The Interposition of Lesser Magistrates
The Hunt for Confederate Gold is too good to be true, as an artistic work. Without wanting to give too much of the story away, the following will suffice as an intro setting the stage for the given dialogue. The Feds, in logical consistency with the so-called Patriot Act, have arrested a Southron history professor on charges of "racism" (a word defined by the elitist establishment. I am against unlawful discrimination when class and not competence/character is the defining aspect, but the word racist, thanks to mentally incompetent civil un-liberties groups, the word has no objective meaning. Kind of like calling someone a "heretic" in reformed circles), "terrorist activities" (think League of the South meetings), and whatever else they might have concocted to get a case. But, things go ill. Remember what I have written on earlier last week on the resistance to tyranny (taking the form, in this case, of noncompliance) led by lesser civil magistrates? The following illustrates it:
"Twenty minutes later the two agents pulled into the parking lot outside the spacisous new County Governmnet Complex in Lexington. Bill Becker (Federal agent instigating the whole matter), pacing in front of the entrance, waved them forward.'What's up, Boss?' they asked.'I want you guys here with me for a little show of force. Seems like the local sheriff wants to play the local hero.''You mean Sherrif Cash?' said Lom.'You know him?''Yeah, we met him last year. Before you arrived."'Where was that?' Becker asked.'At the annual State Law enforcement Association dinner. He was the keynote speaker. It was, well, different, I gotta say,' Studenko told him.'Oh, in what way?''Not in a way you are going to like,' said Lom. 'He spoke on, well, on local law enforcement, uh, interventio--''Interposition,' said Studenko.Lom nodded. 'That's it. 'Interposition of the Lesser Magistrate.' His speech started with the Fall of France to the Germans in World War II. He told how in the summer of 1942 the Gestapo decided to round up all the Jews in Paris and eport them to concentration camps. But the Nazis didn't have nearly enough manpower for the job. So they gave lists to the Paris gendarmes; and it was the French police, not the Nazies, who went around all on theri own arresting thousands of French citizens. The Jews were held for days in teh heat of an open sports arena withotu food and water and hundreds deid even before they were shipped to the death camps.'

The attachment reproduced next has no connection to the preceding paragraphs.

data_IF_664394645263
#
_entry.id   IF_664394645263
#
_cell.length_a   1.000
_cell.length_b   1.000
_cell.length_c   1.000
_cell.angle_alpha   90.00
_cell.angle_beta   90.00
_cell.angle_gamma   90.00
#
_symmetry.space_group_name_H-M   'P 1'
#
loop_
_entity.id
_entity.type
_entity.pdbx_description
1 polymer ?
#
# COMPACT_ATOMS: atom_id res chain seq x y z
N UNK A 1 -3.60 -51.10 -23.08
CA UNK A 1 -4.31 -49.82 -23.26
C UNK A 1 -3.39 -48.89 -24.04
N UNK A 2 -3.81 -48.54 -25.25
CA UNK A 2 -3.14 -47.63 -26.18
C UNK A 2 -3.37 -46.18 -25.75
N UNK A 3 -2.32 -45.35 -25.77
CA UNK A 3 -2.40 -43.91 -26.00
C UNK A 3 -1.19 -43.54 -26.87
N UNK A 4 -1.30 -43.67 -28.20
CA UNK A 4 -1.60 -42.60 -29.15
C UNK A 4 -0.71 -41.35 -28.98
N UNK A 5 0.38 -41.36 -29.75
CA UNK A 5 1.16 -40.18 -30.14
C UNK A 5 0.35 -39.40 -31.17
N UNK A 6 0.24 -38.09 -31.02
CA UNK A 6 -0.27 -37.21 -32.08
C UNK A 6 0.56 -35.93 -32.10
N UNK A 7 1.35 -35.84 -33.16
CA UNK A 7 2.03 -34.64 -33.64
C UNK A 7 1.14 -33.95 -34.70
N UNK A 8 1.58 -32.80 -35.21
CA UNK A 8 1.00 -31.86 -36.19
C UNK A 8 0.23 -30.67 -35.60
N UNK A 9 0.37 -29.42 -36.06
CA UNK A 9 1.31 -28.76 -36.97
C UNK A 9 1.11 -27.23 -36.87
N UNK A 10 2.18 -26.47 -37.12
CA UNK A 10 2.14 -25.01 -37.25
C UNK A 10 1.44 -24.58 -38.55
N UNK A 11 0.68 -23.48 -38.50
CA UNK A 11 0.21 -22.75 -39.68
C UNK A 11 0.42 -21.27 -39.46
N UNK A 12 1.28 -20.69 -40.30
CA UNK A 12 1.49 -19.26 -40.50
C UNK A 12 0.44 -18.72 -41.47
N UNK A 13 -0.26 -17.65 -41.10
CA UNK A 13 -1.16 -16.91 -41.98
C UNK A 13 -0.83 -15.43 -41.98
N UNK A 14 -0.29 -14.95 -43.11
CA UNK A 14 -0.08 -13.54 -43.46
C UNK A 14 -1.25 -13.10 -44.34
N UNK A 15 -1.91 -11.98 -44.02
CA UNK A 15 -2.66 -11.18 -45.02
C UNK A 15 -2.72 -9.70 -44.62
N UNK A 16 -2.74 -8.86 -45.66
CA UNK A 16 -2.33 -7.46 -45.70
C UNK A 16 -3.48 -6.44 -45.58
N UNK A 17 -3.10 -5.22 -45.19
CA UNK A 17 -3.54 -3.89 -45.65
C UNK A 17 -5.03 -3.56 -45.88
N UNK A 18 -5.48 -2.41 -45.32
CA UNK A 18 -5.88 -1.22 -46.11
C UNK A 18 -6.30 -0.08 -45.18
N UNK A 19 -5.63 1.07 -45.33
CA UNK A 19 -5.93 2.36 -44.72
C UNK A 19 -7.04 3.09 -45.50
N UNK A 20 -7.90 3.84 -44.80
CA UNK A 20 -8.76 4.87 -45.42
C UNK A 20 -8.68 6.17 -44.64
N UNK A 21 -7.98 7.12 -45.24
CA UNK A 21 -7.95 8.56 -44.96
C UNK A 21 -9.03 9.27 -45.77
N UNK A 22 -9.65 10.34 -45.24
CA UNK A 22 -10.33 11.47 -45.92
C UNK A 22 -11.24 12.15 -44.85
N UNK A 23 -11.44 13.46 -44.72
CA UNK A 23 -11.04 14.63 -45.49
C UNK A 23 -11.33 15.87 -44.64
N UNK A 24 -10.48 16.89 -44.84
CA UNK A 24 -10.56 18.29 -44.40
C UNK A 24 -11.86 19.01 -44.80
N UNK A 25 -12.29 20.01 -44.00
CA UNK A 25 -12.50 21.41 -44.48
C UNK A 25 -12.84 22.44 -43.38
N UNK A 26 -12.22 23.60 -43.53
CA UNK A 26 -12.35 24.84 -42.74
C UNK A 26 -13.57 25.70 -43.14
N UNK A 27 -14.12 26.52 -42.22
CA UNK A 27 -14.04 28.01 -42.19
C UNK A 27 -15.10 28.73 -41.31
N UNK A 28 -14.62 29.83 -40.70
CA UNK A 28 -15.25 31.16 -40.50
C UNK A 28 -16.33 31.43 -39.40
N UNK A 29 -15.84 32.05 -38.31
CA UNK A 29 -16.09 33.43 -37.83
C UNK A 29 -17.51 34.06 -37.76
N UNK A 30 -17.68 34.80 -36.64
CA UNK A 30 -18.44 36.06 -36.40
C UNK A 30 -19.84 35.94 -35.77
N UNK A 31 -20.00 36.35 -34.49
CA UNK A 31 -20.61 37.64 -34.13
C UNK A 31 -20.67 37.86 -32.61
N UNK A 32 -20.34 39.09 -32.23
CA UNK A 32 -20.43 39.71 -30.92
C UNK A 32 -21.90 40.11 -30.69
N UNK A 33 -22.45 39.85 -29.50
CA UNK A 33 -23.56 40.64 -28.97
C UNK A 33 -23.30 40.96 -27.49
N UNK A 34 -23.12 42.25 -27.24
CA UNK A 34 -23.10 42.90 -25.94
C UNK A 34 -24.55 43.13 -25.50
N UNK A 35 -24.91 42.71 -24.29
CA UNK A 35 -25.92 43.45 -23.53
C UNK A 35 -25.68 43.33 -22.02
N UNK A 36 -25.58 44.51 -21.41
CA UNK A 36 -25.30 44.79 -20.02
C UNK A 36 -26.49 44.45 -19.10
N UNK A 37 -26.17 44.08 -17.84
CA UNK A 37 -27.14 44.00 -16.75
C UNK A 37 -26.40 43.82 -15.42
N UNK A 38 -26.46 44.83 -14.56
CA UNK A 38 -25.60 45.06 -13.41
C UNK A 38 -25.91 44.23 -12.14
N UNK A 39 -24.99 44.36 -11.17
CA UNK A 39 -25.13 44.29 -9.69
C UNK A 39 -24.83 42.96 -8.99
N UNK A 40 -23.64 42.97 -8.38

'And what does this have to do with anything?' Becker's eyes narrowed.'Well, I'm coming to that.' Lom continued. 'Sherriff Cash siad it was the duty of the French police not only to disobey such a wrongful order, but that they should actually have interposed themselves between teh Jews and the Nazis. They committed a terrible crime by complying with the Nazis.
Becker snorted, 'But that's crazy! The Germans would have killed them.''He went into that,' said Studenko. 'He said the Nazis couldn't have--and wouldn't have--done away with the police. They needed help too badly, and so if they'd refuse to cooperate, it would have collapsed the whole thing. He said it was the duty of law enforcement to protect the community, from local police and sheriffs, up to the governor, even if it meant resisting the unlawful acts of a higher power. Kind of shook people up, I have to tell you. Anyway, that's his theory. Interposition of the lesser magistrate, he called it.'
'So what else is he like?''Well, they call him Johnny Cash,' Studenko replied. 'He doesn't wear black, but he does have the same deep Southern drawl like the singer. Don't let that fool you, though. He's easy-going, but not somebody who can be pushed around.' Studenko hoped his boss was listening."